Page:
When looking at hiring a lawyer to settle the case, you need to know what amount will it cost you (if anything) to pay the collector and how much the lawyer fee will be. Also, what else will you receive in the deal? Will you get credit reporting deleted? Will a 1099 be issued for "debt forgiveness?"

The lawyer may also file an answer for you -- you need to verify exactly what you are hiring the lawyer to do for you and what will happen if the lawyer can't get the case settled.

We'll be glad to help you think through your options and figure out which option is best for you.

If you have questions about your options when sued in Alabama, please feel free to get in touch with us by calling us at 205-879-2447 or contacting us through our website AlabamaConsumer.com.

John G. Watts
Watts & Herring, LLC
Birmingham, Alabama

August 17, 2014

Video: 5 options when sued by collector in Alabama -- Hire lawyer to fight the case

Hiring a lawyer to fight the case is a valid option. The objective here is to win the case so you owe the debt buyer nothing and you may be entitled to sue the debt collector for filing a bogus suit against you.

By way of reminder, the five options you have when sued by a debt buyer (such as LVNV, Midland, Portfolio, etc) are:

1. Bankruptcy
2. Fight the case on your own
3. Settle the case on your own
4. Hire a lawyer to fight the case
5. Hire a lawyer to settle the case

Each option has advantages and disadvantages (particularly bankruptcy which we rarely recommend).

When looking at hiring a lawyer to fight the case, the biggest disadvantage is having to pay the lawyer fee. This fee can range from $1,000 in small claims case, $2,000-$4,000 in district court, and (based upon the amount sued on) several thousand to as much as ten thousand in circuit court. So you have to investigate to see if the advantages justify paying a lawyer fee.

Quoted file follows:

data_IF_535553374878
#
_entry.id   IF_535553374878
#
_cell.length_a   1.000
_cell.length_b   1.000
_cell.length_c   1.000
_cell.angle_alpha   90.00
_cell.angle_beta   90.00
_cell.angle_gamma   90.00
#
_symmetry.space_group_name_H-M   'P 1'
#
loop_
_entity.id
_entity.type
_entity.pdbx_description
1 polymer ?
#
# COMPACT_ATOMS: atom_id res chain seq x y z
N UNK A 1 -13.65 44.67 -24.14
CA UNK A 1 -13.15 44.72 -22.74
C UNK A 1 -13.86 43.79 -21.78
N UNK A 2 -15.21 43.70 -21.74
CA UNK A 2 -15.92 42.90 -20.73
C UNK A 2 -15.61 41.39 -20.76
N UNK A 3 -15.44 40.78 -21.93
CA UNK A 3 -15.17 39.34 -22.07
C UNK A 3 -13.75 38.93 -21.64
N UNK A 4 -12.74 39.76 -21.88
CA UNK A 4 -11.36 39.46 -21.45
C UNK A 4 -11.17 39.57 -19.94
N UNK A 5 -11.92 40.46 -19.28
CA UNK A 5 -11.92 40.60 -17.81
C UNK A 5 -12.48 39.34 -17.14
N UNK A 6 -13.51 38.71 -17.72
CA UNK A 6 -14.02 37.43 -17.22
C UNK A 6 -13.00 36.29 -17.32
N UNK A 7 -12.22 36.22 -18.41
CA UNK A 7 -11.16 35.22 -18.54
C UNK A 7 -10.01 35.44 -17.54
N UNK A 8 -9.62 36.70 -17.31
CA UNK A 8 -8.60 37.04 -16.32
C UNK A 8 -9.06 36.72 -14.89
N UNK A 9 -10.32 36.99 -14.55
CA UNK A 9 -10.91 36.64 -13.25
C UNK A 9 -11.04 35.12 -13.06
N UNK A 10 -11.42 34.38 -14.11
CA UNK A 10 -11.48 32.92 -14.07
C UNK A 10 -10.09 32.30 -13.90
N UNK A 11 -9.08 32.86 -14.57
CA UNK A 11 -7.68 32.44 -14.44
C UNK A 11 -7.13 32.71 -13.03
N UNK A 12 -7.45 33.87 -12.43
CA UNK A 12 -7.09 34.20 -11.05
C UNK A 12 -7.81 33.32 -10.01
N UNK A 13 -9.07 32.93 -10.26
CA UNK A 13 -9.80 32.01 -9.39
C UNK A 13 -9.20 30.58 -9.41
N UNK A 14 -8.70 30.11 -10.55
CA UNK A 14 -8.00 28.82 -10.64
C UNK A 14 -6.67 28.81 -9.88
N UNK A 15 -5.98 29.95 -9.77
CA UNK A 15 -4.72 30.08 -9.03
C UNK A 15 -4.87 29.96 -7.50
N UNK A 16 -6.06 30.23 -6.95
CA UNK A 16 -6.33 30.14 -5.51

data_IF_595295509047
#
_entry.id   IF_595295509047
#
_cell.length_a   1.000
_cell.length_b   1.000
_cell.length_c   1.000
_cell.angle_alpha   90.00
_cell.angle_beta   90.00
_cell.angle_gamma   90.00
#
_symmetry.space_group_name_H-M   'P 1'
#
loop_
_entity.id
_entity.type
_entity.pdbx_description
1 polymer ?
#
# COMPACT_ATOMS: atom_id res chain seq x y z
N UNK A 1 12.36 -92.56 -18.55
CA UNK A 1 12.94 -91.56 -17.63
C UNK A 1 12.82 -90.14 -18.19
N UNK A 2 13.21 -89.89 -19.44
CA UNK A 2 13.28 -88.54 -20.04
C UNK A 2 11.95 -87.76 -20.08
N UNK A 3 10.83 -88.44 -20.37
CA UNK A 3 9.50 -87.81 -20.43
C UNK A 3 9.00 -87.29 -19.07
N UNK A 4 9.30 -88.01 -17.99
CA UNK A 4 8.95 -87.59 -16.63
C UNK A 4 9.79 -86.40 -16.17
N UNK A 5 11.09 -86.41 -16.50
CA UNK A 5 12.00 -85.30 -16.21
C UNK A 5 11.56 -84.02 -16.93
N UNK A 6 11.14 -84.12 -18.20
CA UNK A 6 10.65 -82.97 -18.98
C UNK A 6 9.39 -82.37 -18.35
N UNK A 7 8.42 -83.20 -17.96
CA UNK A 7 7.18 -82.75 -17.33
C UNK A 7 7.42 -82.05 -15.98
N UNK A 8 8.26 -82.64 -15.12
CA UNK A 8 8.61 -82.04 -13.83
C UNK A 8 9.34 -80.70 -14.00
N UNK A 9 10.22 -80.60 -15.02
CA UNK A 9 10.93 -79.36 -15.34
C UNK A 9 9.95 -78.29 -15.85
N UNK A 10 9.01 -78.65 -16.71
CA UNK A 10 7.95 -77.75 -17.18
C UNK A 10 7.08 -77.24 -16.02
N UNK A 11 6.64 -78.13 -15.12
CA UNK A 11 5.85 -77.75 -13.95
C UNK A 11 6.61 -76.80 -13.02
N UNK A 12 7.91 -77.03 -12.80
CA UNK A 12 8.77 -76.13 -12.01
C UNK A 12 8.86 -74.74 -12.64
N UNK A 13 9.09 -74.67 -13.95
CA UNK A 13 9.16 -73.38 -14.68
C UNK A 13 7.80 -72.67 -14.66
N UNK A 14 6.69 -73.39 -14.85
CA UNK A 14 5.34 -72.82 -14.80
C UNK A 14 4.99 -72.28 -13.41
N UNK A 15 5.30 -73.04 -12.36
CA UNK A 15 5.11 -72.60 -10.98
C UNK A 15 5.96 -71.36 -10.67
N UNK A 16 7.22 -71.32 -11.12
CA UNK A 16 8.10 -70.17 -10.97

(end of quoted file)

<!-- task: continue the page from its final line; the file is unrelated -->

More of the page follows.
The lawyer will file an answer for you and handle the case for you up to and including trial.

The advantages are you will save time (as you are spending money), you would expect to have a better chance of success with a lawyer who knows what he or she is doing, and you may be able to sue the debt collector/debt buyer for suing you and credit reporting on you.

So does it make sense for you to hire a lawyer?

It depends.

If you want absolute certainty, then you file bankruptcy or settle the case. But if you want to try to win the case then hiring a lawyer may be a very smart move as we know the rules of evidence and how to fight these guys as we have been specifically fighting debt collection lawsuits for many years and trying cases in state and federal court for almost two decades. There is more reward to go with the higher risk.

We'll be glad to help you think through your options and figure out which option is best for you.